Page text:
This is an op-ed by John Steppling from Dec. 21, 2019 at off-guardian.org for your consideration. We’d been discussing both capitalism and climate change recently, and although this all seems so utterly beside the point now given the ever-increasing US threats to increased war on Iran (now even nuclear war). But I’d said I’d post it, so I am; I’ll offer a couple things at the end. As John’s kindly given me permission to republish all that he writes, I’ll post it all.
The subtitle of this book is "How Cities, Businesses, and Citizens Can Save the Planet." Okay so why am I reviewing a book that was published in 2017? Mostly it's because with the ascension of Bernie Sanders' second campaign, the elites are getting desperate. And so Michael Bloomberg to the rescue!
First, from the Extinction Rebellion newsletter’s ‘Drones Are Changing Asymmetrical Warfare’, September 18, 2019, Max Wilbert, deep green resistance news service
The following scheme is deranged, dangerous, and as disgusting as any thing I’ve heard promoted in a long time. In fact, after having worked on this for a couple days, before bed last night I’d tossed my cookies when the images flashed in my mind like a neon light again. It’s also insanely cavalier given how much of the world depends on oil for heating, cooling, and cooking through no fault of their own, and how many economies are based on oil. Whose refineries does Wilbert imagine drone bombing next?
Today I’m going to take a stab at a topic I’ve been avoiding. It’s a topic that provides (I hope) the context within which my political choices make sense.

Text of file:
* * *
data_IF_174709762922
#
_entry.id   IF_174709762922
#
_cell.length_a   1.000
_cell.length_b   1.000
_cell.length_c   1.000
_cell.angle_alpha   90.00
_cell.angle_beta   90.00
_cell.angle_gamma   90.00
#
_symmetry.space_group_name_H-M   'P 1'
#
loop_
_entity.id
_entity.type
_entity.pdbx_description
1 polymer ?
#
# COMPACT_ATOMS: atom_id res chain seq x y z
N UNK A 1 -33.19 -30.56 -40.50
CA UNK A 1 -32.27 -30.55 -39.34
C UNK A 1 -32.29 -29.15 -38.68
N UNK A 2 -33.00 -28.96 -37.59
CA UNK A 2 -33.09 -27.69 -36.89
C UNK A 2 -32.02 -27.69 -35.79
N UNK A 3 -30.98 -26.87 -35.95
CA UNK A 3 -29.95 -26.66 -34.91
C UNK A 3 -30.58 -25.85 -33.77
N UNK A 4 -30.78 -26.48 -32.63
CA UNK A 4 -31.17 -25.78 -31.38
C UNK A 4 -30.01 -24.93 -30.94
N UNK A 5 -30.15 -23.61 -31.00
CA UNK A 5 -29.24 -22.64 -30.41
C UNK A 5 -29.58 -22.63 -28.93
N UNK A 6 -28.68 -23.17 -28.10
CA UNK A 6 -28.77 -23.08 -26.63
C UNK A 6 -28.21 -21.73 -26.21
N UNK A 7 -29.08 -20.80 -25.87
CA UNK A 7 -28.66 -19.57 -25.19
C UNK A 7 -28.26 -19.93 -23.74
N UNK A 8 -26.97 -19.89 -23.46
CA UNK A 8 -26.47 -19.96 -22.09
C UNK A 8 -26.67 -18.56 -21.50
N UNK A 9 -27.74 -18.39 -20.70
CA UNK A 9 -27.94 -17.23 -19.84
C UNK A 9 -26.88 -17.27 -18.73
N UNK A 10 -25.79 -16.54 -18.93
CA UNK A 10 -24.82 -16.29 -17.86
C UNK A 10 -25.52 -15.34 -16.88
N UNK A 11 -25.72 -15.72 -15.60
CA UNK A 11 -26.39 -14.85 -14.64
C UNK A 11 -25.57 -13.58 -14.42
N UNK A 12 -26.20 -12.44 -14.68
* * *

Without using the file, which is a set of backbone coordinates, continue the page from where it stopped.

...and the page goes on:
Let’s talk about climate change.
Pop quiz for the curious
Okay here is the pop quiz.
Adolf Hitler had two utopian dreams, both of which were evil and both of which constituted the core of Hitler's political philosophy.
The first one, more familiar to today's masses, was Judenfrage, translated as the "Jewish Question." Hitler's answer to the "Jewish Question," initially, was to remove all Jews from Germany. Eventually this became kill them all.
"…much of the conversation about Hurricane Dorian—including most media coverage—ignores climate change. That's a mistake. It's akin to talking about lung cancer and being afraid to mention smoking, or talking about traffic deaths and being afraid to talk about drunken driving." ~ David Leonhardt
Welcome to Tuesday’s Open Thread. A few days ago there was a news article in Joe’s EB about the media's coverage of Hurricane Dorian. The concern voiced in the article was that the kind of storm-porn the media loves to feed us, negates any real discussion over how to prepare our cities in the face of these extreme storms. This type of reporting isn't new. I watched the same coverage when I was living in New York after Superstorm Sandy. What is new are the storms themselves. So why aren't we talking about them in a more relevant way?
This piece appears on my feeds today:
Since when did climate experts become experts on "political reality"? At any rate, Joseph Romm is a prominent climate expert, and his thesis is:
I'm a proponent of Robert Frosts's poem fire and ice, which I was fortunate enough to hear Frost himself recite a month before he died. I don't know how this globe itself will end--a cold, dark death when the sun dies. A solar super flare. Who knows? It sure ain't me. I would like to see the nightly smirk on Al Gore's face every night when he counts the silver. An inconvenient truth, Mr. Gore and co-dependents, is that climate always changes over time.